At most times in most cultures, men have worn their hair in styles that are different from women's. American Rose Weitz once wrote that the most widespread cultural rule about hair is that women's hair must differ from men's hair. An exception is the men and women living in the , where traditionally both genders have worn their hair cut into a bowl shape. In Western countries in the 1960s, both young men and young women wore their hair long and natural, and since then it has become more common for men to grow their hair. During most periods in human history when men and women wore similar hairstyles, as in the 1920s and 1960s, it has generated significant social concern and approbation.
ReligionA woman getting her hair styled
Hair in religion also plays an important role since both women and men when deciding to dedicate their life to fait should change their haircut: nuns often cut their hair very short, and men who joined Catholic monastic orders in the eighth century adopted what was known as the , which involved shaving the tops of their heads and leaving a ring of hair around the bald crown. Many , pilgrims and , especially members of the movement who are or , shave their heads. Some and most Buddhist monks and nuns shave their heads upon entering their order, and Korean Buddhist monks and nuns have their heads shaved every 15 days. Adherents of are required to wear their hair unshorn. Women usually wear it in a braid or a bun and men cover it with a turban.
In the 1800s, American women started wearing their hair up when they became ready to get married. Among the people of west Africa, unmarried women wear their hair ornamented with small amber beads and coins, while married women wear large amber ornaments. Marriage is signified among the women of by wearing the hair in many small . Unmarried women have traditionally worn a "butterfly" hairstyle characterized by a twist or whorl of hair at each side of the face.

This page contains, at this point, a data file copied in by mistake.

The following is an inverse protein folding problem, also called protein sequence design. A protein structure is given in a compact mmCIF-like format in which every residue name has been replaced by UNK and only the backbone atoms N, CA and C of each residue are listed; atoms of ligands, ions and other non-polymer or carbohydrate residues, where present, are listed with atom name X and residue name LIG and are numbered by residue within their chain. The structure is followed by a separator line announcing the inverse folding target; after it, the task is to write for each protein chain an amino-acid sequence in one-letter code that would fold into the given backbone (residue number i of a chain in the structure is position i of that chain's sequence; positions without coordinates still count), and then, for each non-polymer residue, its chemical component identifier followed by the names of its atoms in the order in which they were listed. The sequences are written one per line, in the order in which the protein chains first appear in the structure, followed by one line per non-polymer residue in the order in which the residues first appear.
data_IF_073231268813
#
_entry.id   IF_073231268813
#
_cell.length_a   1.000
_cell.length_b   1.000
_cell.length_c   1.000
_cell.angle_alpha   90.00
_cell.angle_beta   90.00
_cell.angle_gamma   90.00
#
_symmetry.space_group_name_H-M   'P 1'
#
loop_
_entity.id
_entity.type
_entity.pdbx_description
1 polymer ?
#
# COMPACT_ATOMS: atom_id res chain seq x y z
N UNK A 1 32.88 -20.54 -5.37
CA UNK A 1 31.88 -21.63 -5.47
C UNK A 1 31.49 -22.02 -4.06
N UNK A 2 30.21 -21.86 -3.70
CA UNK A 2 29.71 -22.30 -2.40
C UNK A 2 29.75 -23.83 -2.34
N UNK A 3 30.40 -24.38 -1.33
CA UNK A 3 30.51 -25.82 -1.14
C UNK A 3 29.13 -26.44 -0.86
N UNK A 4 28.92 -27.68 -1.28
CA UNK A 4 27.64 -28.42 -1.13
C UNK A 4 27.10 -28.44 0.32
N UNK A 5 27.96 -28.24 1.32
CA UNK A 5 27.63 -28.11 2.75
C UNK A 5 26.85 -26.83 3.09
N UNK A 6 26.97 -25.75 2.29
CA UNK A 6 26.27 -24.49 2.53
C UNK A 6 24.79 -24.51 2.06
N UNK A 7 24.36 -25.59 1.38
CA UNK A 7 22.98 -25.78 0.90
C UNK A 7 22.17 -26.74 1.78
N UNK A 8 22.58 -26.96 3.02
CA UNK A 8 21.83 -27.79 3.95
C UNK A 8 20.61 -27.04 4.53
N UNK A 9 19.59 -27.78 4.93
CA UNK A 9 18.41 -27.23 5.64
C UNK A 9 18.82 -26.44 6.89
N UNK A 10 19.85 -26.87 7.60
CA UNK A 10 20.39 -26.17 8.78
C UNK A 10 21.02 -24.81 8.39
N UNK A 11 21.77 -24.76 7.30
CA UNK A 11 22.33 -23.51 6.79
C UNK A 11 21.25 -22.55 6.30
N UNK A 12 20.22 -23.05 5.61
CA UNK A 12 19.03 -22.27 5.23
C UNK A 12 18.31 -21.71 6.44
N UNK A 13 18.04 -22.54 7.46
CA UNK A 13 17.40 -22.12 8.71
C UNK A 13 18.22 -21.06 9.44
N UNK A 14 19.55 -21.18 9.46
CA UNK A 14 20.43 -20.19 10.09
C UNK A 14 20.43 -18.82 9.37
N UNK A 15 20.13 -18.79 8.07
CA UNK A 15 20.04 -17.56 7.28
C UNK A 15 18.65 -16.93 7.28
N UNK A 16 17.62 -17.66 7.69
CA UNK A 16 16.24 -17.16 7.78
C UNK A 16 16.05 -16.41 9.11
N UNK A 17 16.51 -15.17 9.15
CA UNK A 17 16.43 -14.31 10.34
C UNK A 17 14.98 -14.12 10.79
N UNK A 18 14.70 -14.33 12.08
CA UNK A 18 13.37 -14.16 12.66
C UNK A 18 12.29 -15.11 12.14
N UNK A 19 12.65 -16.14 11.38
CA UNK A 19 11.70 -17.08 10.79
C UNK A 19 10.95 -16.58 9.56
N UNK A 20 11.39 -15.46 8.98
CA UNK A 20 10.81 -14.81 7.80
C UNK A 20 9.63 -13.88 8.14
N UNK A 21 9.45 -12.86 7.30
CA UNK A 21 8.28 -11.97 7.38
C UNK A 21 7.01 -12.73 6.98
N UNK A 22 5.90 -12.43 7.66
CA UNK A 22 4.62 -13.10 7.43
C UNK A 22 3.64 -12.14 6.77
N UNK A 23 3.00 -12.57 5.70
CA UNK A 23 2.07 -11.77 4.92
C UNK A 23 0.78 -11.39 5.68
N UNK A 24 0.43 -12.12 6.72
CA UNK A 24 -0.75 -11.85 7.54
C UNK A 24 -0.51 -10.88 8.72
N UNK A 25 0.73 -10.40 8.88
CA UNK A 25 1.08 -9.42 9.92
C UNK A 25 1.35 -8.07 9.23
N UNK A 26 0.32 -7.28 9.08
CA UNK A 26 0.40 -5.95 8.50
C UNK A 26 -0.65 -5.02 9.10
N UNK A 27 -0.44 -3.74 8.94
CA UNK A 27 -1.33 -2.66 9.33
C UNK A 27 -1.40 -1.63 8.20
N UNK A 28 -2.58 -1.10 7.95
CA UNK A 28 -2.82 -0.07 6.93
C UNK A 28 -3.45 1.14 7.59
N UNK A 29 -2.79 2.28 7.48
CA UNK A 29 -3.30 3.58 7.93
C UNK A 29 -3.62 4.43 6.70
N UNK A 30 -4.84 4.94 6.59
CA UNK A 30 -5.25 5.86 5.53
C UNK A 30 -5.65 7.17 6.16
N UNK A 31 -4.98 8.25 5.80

In many cultures, including culture and among the of the , young people have historically shaved off their hair to denote coming-of-age. Women in historically have signified adulthood by switching from wearing two braids to one. Among the of north-eastern and the people of the , both men and women shave their heads after the death of a close family member. When a man died in ancient , his wife cut off her hair and buried it with him, and in Hindu families, the chief mourner is expected to shave his or her head 3 days after the death.
Throughout history, hair has been a signifier of social class.
Upper-class people have always used their hairstyles to signal wealth and status. Wealthy Roman women wore complex hairstyles that needed the labours of several people to maintain them, and rich people have also often chosen hairstyles that restricted or burdened their movement, making it obvious that they did not need to work. Wealthy people's hairstyles used to be at the cutting edge of fashion, setting the styles for the less wealthy. But today, the wealthy are generally observed to wear their hair in conservative styles that date back decades prior.
Middle-class hairstyles tend to be understated and professional. Middle-class people aspire to have their hair look healthy and natural, implying that they have the resources to live a healthy lifestyle and take good care of themselves.
Historically, working-class people's haircuts have tended to be practical and simple. Working-class men have often shaved their heads or worn their hair close-cropped, and working-class women have typically pulled their hair up and off their faces in simple styles. However, today, working-class people often have more elaborate and fashion-conscious hairstyles than other social classes. Many working-class men in American cities wear their hair in styles like the Mongolian (shaved except for a tuft of hair at the nape of the neck) or the rat tail (crewcut on top, tuft at the nape), and often wear their hair in complex patterns of box braids and cornrows, fastened with barrettes and beads, and sometimes including shaved sections or bright colour. Sociologists say these styles are an attempt to express individuality and presence in the face of social denigration and invisibility.
Haircut in space
Haircuts also occur in space at the . During the various expeditions astronauts use hair clippers attached to vacuum devices for grooming their colleagues so that the cut hair will not drift inside the weightless environment of the space station and become a nuisance to the astronauts or a hazard to the sensitive equipment installations inside the station.
Haircutting in space was also used for charitable purposes in the case of astronaut who obtained such a haircut by fellow astronaut inside the International Space Station. Sunita's ponytail was brought back to earth with the crew and was donated to .
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- Media related to at Wikimedia Commons